7. Costa MH, Botta A, Cardille JA (2003) Effects of large-scale changes in land cover on the discharge of the Tocantins River, southeastern Amazonia. J Hydrol 283:206–217CrossRefGoogle Scholar
  8. Costa MH, Coe MT, Guyot JL (2009) Effects of climatic variability and deforestation on surface water regimes. In: Keller M, Bustamante M, Gash J, da Silva Dias P (eds) Amazonia and global change. geophysical monograph series, vol 186. American Geophysical Union (AGU), Washington, DC, pp 543–553Google Scholar
  9. Cox PM, Betts RA, Collins M, Harris PP, Huntingford C, Jones CD (2004) Amazonian forest dieback under climate-carbon cycle projections for the 21st century. Theor Appl Climatol 78:137–156CrossRefGoogle Scholar
  10. Cox PM, Harris PP, Huntingford C, Betts RA, Collins M, Jones CD, Jupp TE, Marengo JA, Nobre CA (2008) Increasing risk of Amazonian drought due to decreasing aerosol pollution. Nature 453:212–215PubMedCrossRefGoogle Scholar
  11. Davidson EA, Araújo AC, Artaxo P, Balch JK, Brown JF, Bustamante MMC, Coe MT, Defries RS, Keller M, Longo M, Munger JW, Schroeder W, Soares-Filho BS, Souza CM Jr, Wofsy SC (2012) The Amazon basin in transition. Nature 481:321–328PubMedCrossRefGoogle Scholar
  12. Edwards E, Walker D (1983) C3, C4: mechanisms, and cellular and environmental regulation, of photosynthesis. Blackwell, OxfordGoogle Scholar
  13. Eschenbach C, Glauner R, Kleine M, Kappen L (1998) Photosynthesis rates of selected tree species in lowland dipterocarp rainforest of Sabah, Malaysia. Trees 12:356–365CrossRefGoogle Scholar
  14. Evans JR (1993) Photosynthetic acclimation and nitrogen partitioning within theoretical optimum. Aust J Plant Physiol 20:69–82CrossRefGoogle Scholar
  15. Farquhar GD, von Caemmerer S, Berry JA (1980) A biochemical model of the photosynthetic CO2 assimilation in leaves of C3 species. Planta 149:78–90CrossRefGoogle Scholar
  16. Fearnside PM (1989) Brazil’s balbina dam: environment versus the legacy of the pharaohs in Amazonia. Environ Manag 13:401–423CrossRefGoogle Scholar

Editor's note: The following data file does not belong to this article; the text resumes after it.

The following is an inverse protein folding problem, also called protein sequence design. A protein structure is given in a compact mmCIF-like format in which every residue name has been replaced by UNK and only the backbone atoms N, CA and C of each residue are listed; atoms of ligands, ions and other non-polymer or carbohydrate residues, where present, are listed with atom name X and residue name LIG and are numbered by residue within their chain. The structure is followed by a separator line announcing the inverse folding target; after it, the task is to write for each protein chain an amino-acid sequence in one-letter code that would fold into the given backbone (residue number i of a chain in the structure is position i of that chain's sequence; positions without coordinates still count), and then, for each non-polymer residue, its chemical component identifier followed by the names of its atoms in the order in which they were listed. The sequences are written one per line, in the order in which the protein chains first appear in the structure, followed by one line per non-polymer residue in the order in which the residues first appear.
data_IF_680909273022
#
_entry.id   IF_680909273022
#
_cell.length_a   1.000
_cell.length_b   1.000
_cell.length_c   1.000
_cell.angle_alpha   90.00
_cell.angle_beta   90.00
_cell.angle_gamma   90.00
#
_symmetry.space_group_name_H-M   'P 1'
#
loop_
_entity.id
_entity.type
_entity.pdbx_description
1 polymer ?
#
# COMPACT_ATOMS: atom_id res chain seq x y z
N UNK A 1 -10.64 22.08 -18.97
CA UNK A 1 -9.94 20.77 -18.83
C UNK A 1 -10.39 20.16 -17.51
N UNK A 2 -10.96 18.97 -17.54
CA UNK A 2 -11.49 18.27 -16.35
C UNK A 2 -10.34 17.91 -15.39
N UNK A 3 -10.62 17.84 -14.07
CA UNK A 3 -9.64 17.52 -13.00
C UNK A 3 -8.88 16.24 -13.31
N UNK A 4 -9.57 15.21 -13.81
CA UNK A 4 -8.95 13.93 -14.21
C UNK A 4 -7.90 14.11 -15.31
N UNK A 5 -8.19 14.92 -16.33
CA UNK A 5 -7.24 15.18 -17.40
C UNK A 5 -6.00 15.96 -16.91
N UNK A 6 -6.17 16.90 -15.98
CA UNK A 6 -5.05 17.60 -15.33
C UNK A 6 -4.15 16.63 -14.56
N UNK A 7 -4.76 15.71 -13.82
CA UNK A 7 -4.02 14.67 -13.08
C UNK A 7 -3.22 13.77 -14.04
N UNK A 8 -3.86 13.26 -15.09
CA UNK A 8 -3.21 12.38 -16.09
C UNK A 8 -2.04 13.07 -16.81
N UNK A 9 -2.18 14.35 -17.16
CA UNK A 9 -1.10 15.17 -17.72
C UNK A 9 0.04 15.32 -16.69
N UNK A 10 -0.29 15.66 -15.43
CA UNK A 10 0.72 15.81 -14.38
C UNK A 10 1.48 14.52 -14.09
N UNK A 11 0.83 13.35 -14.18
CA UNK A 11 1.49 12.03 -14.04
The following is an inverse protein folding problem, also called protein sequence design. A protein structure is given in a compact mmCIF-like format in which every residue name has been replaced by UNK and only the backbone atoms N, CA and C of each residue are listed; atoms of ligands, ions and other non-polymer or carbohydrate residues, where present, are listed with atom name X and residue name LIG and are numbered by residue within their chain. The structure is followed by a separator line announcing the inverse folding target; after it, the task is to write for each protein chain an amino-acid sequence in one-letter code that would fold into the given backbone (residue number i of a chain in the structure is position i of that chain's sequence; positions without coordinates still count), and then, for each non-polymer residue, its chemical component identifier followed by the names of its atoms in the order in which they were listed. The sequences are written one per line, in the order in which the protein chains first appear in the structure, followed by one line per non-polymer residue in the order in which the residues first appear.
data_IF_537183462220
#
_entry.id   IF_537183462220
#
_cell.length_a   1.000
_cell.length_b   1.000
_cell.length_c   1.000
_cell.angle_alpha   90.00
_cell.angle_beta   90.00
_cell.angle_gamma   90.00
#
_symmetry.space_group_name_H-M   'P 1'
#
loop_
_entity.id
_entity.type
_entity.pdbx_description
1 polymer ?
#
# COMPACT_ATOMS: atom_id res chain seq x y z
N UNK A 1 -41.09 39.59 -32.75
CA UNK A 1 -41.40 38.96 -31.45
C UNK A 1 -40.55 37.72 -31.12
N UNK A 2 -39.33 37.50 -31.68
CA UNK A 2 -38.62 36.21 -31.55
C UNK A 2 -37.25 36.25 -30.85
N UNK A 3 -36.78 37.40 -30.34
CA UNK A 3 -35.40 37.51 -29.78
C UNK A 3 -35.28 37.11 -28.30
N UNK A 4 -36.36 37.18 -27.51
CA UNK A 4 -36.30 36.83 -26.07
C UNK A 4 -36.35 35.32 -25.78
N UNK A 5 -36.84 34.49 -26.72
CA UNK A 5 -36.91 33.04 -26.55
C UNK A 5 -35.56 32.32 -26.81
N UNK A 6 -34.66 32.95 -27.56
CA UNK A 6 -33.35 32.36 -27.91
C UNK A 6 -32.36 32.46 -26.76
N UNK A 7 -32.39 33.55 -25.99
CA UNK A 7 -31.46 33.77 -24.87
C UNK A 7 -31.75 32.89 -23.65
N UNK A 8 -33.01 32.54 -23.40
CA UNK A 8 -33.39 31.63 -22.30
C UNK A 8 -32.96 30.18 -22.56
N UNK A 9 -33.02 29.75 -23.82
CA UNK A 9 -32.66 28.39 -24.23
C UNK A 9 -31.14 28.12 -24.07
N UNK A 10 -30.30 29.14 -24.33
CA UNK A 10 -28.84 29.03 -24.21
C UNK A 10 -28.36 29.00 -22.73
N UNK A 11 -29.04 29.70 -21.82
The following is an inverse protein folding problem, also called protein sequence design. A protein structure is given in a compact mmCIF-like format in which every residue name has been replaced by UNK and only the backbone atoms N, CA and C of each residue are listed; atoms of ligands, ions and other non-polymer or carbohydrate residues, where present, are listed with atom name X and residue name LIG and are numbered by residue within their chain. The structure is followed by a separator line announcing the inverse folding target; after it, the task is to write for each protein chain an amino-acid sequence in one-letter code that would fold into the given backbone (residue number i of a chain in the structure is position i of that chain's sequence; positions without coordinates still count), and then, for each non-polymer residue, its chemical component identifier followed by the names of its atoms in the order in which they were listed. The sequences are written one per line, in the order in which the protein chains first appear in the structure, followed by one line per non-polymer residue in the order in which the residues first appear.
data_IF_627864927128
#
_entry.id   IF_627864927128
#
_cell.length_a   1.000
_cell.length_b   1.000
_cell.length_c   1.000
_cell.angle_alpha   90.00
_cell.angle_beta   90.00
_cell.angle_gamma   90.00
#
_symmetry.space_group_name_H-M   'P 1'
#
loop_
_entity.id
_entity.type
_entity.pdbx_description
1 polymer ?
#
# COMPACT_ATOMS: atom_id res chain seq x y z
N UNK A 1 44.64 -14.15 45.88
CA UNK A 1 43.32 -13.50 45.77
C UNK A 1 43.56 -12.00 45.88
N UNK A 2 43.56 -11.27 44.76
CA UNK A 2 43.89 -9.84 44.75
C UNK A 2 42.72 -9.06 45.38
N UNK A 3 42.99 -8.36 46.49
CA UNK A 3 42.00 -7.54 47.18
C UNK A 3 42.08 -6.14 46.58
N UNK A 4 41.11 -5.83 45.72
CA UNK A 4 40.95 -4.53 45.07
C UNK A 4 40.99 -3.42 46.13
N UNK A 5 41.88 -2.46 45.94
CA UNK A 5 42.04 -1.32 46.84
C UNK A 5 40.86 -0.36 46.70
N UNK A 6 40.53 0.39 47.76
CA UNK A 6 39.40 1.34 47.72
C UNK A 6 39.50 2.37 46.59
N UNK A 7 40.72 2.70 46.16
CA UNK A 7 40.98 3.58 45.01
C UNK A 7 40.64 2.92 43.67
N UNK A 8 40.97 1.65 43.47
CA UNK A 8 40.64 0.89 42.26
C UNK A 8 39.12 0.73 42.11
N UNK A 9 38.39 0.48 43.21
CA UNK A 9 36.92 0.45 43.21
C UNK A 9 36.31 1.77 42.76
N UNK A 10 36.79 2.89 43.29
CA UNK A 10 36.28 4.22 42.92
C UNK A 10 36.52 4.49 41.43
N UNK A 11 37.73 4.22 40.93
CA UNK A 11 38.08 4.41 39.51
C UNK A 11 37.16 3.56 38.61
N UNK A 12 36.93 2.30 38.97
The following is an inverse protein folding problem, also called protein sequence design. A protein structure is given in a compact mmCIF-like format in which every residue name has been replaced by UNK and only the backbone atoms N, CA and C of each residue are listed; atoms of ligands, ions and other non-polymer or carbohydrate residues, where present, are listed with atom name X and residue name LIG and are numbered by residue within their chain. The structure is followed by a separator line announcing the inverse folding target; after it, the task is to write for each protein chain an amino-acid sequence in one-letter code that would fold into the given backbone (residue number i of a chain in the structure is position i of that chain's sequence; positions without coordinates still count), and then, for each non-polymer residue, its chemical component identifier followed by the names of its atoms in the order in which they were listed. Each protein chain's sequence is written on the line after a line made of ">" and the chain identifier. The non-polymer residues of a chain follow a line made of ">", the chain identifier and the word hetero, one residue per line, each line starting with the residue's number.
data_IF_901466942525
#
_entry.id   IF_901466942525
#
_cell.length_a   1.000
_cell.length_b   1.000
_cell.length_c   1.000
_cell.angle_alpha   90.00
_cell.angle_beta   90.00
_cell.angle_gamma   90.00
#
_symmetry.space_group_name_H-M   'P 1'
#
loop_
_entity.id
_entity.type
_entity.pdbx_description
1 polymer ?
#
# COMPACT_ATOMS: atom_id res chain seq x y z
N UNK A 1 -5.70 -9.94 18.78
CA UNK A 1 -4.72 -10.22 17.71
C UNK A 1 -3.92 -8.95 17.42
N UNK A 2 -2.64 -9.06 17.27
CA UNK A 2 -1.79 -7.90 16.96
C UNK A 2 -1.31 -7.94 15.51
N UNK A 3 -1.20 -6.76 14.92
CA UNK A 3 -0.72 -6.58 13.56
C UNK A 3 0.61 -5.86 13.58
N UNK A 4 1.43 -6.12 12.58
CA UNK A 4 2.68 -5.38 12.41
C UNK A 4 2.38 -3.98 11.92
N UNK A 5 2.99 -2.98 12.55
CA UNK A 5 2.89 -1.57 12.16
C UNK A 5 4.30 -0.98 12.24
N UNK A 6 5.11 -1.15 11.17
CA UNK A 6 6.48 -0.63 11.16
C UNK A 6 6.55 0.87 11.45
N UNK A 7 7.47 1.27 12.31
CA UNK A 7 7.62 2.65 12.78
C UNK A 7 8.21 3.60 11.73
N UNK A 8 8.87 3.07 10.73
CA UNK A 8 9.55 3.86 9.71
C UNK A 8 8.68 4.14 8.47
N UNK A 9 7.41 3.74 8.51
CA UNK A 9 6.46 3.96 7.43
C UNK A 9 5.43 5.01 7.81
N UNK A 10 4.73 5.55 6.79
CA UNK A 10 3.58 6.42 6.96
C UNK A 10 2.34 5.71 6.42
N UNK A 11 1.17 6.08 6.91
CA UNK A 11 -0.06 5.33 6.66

17. Fearnside PM (1995) Hydroelectric dams in the Brazilian Amazon as sources of ‘greenhouse’ gases. Environ Conserv 22:7–19CrossRefGoogle Scholar
  18. Fearnside PM (2005) Brazil’s Samuel dam: lessons for hydroelectric development policy and the environment in Amazonia. Environ Manag 35:1–19CrossRefGoogle Scholar
  19. Gao Q, Zhang X, Huang Y, Xu H (2004) A comparative analyses of four models of photosynthesis for 11 plant species in the Loess Plateau. Agric For Meteorol 126:203–222CrossRefGoogle Scholar
  20. Gomes FP, Oliva MA, Mielke MS, Almeida A-AF, Leite HG (2006) Photosynthetic irradiance-response in leaves of dwarf coconut palm (Cocos nucifera L. “nana”, Araceae): comparison of three models. Sci Hortic 109:101–105CrossRefGoogle Scholar
  21. Gonçalves JFC, Santos Junior UM (2005) Assimilação de carbono e indicadores de estresse da Amazônia. In: Nogueira RJMC, Araújo EL, Willadino LG, Cavalcante UMT (eds) Estresses ambientais: danos e benefícios em plantas, Chap 15:165–181. UFRPE, Imprensa Universitária, Recife, p 500. ISBN 85-87459-20-1Google Scholar
  22. Gonçalves JFC, Barreto DCS, Santos Junior UM, Fernandes AV, Sampaio PTB, Buckeridge MS (2005) Growth, photosynthesis and stress indicators in young rosewood plants (Aniba rosaeodora Ducke) under different light intensities. Braz J Plant Physiol 17:325–334Google Scholar